It's day one of the December School Day Photo Challenge!
Day 1 - Giving
I come from a school full of amazingly generous children and adults! The photo above shows just four giving programs currently going on in my school.
The bags full of groceries are some of the Thanksgiving dinner donations brought in by the children and staff. It's part of the Pick A Feather program run by out PTO. In our office is a big construction paper turkey with lots and lots of construction paper feathers. With parent permission, students go down to the office and pick a feather off the turkey. On the back of each feather is a food item which the students then bring back to school. Our PTO organizes the food into GIANT care packages that are donated to local families. It's a great program that really helps out many families, and the kids love going down to pick a feather. This program coordinates with a meat drive done by our Student Council. Parents are given a window of time during the school day in which they can drop off donations of turkeys, hams, etc. It's run like a little drive through in the school parking lot. Parents don't even have to get out of the car! These are also donated to the families in conjunction with the groceries.
Some classes recently got together to run a charity event for Alex's Lemonade Stand, an amazing charity that fights childhood cancers. The classes ran a lemonade stand during our lunch periods for two days and collected over $600! Parents volunteered to come in and help, but the kids were front and center. It was a huge success!
Pop Tabs! Our school is one of many that collects pop tabs for the Ronald McDonald Houses. The tabs are recycled and the money is given to Ronald McDonald House Charities which distributes the funds to a local Ronald McDonald House. In addition to helping others, our kids are practicing recycling.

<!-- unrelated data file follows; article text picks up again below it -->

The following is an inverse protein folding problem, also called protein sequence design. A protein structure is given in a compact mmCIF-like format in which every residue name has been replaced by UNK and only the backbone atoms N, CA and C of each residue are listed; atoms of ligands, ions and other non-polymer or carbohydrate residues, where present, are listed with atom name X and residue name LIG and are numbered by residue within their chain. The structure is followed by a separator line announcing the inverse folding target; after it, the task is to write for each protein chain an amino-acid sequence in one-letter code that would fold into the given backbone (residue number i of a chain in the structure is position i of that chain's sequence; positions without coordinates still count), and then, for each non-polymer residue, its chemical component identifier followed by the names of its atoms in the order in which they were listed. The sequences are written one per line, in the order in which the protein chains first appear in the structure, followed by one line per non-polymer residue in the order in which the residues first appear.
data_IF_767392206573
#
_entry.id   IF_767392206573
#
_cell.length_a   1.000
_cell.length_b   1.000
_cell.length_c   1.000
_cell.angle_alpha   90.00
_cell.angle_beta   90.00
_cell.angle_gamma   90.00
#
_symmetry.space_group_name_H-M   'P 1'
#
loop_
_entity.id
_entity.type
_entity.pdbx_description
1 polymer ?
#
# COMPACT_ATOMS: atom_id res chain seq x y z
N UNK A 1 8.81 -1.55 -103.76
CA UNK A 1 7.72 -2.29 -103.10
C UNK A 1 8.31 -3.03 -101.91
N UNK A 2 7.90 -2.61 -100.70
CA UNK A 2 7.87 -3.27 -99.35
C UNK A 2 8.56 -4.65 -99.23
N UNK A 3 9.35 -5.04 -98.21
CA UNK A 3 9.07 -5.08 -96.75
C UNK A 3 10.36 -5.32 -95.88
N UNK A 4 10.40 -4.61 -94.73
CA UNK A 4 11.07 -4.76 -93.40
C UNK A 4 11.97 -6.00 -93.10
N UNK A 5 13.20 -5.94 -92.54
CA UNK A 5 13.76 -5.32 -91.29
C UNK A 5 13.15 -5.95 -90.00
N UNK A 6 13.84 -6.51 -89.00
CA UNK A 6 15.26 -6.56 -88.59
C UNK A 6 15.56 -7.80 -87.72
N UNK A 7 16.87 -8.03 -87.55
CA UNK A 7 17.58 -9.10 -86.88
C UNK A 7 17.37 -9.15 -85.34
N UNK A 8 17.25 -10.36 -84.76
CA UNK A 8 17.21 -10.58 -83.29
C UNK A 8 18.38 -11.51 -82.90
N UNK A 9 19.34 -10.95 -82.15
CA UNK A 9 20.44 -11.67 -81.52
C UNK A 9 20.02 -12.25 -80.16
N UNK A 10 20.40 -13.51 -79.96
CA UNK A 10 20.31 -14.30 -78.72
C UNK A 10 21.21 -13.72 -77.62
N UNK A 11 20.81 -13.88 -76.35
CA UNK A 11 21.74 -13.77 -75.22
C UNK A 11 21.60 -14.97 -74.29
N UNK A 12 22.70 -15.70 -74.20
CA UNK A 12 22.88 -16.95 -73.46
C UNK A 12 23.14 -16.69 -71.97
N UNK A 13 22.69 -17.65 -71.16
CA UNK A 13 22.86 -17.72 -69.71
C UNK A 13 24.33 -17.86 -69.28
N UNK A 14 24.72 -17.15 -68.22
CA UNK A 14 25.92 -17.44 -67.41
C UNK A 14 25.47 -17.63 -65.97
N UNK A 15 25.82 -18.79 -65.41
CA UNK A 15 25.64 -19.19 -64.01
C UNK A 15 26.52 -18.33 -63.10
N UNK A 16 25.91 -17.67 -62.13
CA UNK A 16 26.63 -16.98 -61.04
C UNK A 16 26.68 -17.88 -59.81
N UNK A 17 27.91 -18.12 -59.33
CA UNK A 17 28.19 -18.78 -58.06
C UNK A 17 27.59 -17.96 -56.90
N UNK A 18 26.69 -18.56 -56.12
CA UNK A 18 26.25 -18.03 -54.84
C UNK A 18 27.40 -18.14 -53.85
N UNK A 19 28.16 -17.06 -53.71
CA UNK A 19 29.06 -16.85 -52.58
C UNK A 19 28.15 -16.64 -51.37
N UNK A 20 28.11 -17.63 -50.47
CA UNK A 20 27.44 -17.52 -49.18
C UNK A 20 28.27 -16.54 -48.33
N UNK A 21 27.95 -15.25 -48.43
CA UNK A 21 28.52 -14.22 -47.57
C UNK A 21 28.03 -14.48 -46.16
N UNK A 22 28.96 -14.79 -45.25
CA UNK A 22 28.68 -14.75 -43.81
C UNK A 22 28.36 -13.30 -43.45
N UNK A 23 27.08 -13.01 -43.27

Every holiday season, our school does a toy drive for a local charity. The kids enjoy seeing the toys pile up in the front lobby the weeks before the holidays.
Those are just a few of the school wide giving programs that happen in my school. I've always felt it is important for students to learn the importance of helping others. When I was a homeroom teacher, I actually did a few things with my class to try and instill this idea.
One thing my kids always did that didn't cost a penny is Free Rice. This is a great site for kids in upper elementary through high school. Free Rice is a web site that quizzes children on the subject you select; English vocabulary, geography, multiplication practice, grammar, and more. The topics even include an SAT prep question category. For every question a student answers correctly, ten grains of rice are donated through the World Food Programme to help end world hunger. When you sign up, you can actually track how much rice you have earned but you can also play without signing up. If you think ten grains of rice isn't a lot, think again! In fact, this is a great site to use in conjunction with the book One Grain of Rice: A Mathematical Folktale by Demi. This is an awesome book!
Set in India, it tells the tale of a raja that hoards all the rice harvested in his village. Not a problem until one day there is a shortage and the villagers are hungry. He is reluctant to give the rice to the people, but a young village girl tricks him into giving away a billion grains of rice by simply asking for one grain of rice, then for thirty days the raja agrees to double the amount each day. Thinking doubling the amount each day will come to nothing, he agrees. The raja is, as your students will be, astounded to see how quickly doubling adds up! In the back of the book there is a great chart that shows just how the concept works. If you would like to preview it, below is a reading of the book. Not the most exciting of readings, but it will let you experience the book.
And, in the spirit of Day 1 Giving, in the end (Spoiler Alert!) the young girl ends up with all of the raja's rice. When he asks her what she will do with it, she replies that she will share it with all the hungry people. She also leaves a basket of rice for the raja. This is a great book for any teacher's bookshelf.
What giving things are your school or classes doing?